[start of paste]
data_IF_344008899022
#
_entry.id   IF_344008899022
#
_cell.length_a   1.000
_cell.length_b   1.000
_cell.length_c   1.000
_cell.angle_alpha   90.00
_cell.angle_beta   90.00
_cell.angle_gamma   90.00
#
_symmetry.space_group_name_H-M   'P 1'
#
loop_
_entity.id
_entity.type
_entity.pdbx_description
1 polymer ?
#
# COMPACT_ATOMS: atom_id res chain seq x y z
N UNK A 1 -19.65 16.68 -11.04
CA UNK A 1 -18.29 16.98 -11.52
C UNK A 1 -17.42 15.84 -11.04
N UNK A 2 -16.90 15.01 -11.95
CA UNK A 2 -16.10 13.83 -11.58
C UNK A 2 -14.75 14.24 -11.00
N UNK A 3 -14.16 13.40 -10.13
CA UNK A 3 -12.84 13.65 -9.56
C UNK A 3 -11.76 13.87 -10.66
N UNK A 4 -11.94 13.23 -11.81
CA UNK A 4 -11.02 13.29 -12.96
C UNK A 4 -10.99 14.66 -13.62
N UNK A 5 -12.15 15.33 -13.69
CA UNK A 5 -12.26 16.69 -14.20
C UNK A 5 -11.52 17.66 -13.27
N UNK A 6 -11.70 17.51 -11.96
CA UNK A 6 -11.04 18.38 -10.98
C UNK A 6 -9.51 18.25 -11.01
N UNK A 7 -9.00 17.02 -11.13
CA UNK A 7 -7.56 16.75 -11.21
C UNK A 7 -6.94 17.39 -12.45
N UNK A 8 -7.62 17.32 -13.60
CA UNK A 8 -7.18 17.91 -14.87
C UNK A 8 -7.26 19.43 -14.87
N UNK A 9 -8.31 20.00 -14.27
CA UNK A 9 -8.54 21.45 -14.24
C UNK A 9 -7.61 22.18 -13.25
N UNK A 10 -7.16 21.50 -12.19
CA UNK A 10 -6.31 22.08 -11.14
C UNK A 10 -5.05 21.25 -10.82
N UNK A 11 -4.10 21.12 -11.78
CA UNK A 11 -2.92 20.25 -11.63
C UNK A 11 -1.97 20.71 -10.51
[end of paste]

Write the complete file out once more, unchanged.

data_IF_344008899022
#
_entry.id   IF_344008899022
#
_cell.length_a   1.000
_cell.length_b   1.000
_cell.length_c   1.000
_cell.angle_alpha   90.00
_cell.angle_beta   90.00
_cell.angle_gamma   90.00
#
_symmetry.space_group_name_H-M   'P 1'
#
loop_
_entity.id
_entity.type
_entity.pdbx_description
1 polymer ?
#
# COMPACT_ATOMS: atom_id res chain seq x y z
N UNK A 1 -19.65 16.68 -11.04
CA UNK A 1 -18.29 16.98 -11.52
C UNK A 1 -17.42 15.84 -11.04
N UNK A 2 -16.90 15.01 -11.95
CA UNK A 2 -16.10 13.83 -11.58
C UNK A 2 -14.75 14.24 -11.00
N UNK A 3 -14.16 13.40 -10.13
CA UNK A 3 -12.84 13.65 -9.56
C UNK A 3 -11.76 13.87 -10.66
N UNK A 4 -11.94 13.23 -11.81
CA UNK A 4 -11.02 13.29 -12.96
C UNK A 4 -10.99 14.66 -13.62
N UNK A 5 -12.15 15.33 -13.69
CA UNK A 5 -12.26 16.69 -14.20
C UNK A 5 -11.52 17.66 -13.27
N UNK A 6 -11.70 17.51 -11.96
CA UNK A 6 -11.04 18.38 -10.98
C UNK A 6 -9.51 18.25 -11.01
N UNK A 7 -9.00 17.02 -11.13
CA UNK A 7 -7.56 16.75 -11.21
C UNK A 7 -6.94 17.39 -12.45
N UNK A 8 -7.62 17.32 -13.60
CA UNK A 8 -7.18 17.91 -14.87
C UNK A 8 -7.26 19.43 -14.87
N UNK A 9 -8.31 20.00 -14.27
CA UNK A 9 -8.54 21.45 -14.24
C UNK A 9 -7.61 22.18 -13.25
N UNK A 10 -7.16 21.50 -12.19
CA UNK A 10 -6.31 22.08 -11.14
C UNK A 10 -5.05 21.25 -10.82
N UNK A 11 -4.10 21.12 -11.78
CA UNK A 11 -2.92 20.25 -11.63
C UNK A 11 -1.97 20.71 -10.51